Welcome back to Baby Breakerdom! This week's quest to uncover budding Rule Breakers finds corporate cash flowing in Rule-Breaking ways.
First up this week is IBM
Walden will invest $100 million in Asian start-ups building products around IBM's blade server technology, reports VentureWire. A blade server looks like the guts of a computer -- and in a way, it is. Blade servers comprise little more than a motherboard with a lot of chips, memory, storage capacity, etc. -- just enough to operate as a fully functioning computer. The catch is that these "blades" aren't enclosed. Instead, they're designed to plug into a big, multislotted box. Keeping them open in this fashion allows blade servers to run cooler than their enclosed counterparts, which tends to make IT managers very, very happy. (Read this to understand why.)
Anyway, this matters because blade servers are catching on. As they do, IT managers will likely seek help with designing and administering data centers -- vast rooms filled with server computers that run complex corporate software. IBM would prefer to get the first service call. That's more likely when most of the infrastructure is designed, or inspired, by Big Blue. A Rule-Breaking way to increase potential market share, don't you think?
Next up is scandal-plagued Computer Associates, which has tried just about everything to boost its image, including changing its official corporate name to CA
CA's strategy, it seems, is to get past regulatory and other troubles by proving that it is capable of moving its business forward. If that sounds a little like a smokescreen, that's probably because it is. But there's also inherent logic to the approach, and I'm not just talking about how it remakes CA's troubled image. Consolidation in enterprise software has become popular. Witness Oracle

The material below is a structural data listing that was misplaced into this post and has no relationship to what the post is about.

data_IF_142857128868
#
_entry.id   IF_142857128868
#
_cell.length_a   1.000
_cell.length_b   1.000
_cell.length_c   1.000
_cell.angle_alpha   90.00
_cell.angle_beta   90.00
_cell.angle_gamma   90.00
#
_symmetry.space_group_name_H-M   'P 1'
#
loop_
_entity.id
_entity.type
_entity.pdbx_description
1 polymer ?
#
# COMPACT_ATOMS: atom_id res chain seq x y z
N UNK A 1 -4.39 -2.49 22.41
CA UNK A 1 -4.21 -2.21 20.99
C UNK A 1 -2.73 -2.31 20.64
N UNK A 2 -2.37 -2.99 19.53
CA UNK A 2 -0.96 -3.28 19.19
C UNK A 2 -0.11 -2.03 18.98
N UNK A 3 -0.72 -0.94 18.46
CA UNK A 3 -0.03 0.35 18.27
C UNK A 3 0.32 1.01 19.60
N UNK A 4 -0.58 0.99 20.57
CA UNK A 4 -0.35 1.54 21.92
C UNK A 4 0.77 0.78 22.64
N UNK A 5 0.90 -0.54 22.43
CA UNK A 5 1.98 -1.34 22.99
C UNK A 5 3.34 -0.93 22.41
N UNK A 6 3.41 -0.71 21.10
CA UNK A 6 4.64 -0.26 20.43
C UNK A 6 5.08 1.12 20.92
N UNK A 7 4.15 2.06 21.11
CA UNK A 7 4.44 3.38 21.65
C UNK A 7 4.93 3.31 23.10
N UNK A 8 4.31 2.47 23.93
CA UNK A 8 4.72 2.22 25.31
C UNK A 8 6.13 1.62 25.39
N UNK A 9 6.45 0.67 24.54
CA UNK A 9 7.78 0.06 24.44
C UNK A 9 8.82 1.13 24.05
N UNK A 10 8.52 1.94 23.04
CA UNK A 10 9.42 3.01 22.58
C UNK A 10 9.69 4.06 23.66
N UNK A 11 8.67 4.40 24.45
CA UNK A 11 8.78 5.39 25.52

So expect CA to remain hungry, and expect competitors to be equally ravenous. For large tech firms in maturing industries, the old process of developing software organically and then releasing it to the world may no longer apply.
And that's all for this week. I'm off next Friday for a little family time, so I'll see you back here in two weeks to continue the quest to find the next ultimate growth stock.
For more Rule-Breaking Foolishness:
- Check in with last week's infants.
- What an amazing penny stock!
- Google is good! No, it's bad! You decide.
Netflix. Marvel. AOL. Starbucks. Find out how David Gardner landed these and other multibaggers by taking a test-drive of Motley Fool Rule Breakers today. You'll also find out the secret behind the four multibaggers the team has unearthed for subscribers. All you have to lose is the prospect ofbetter returns.
More from The Motley Fool
Last Week's GE Stock Plunge Made No Sense
GE stock fell 13.3% last week -- knocking more than $20 billion off the company's market cap -- in response to a special charge that was a fraction of that amount.
3 Stocks for Warren Buffett Fans
If you like the Oracle of Omaha, you'll love these three companies.
If I Could Buy Only 1 Stock, This Would Be It
This one company truly has it all.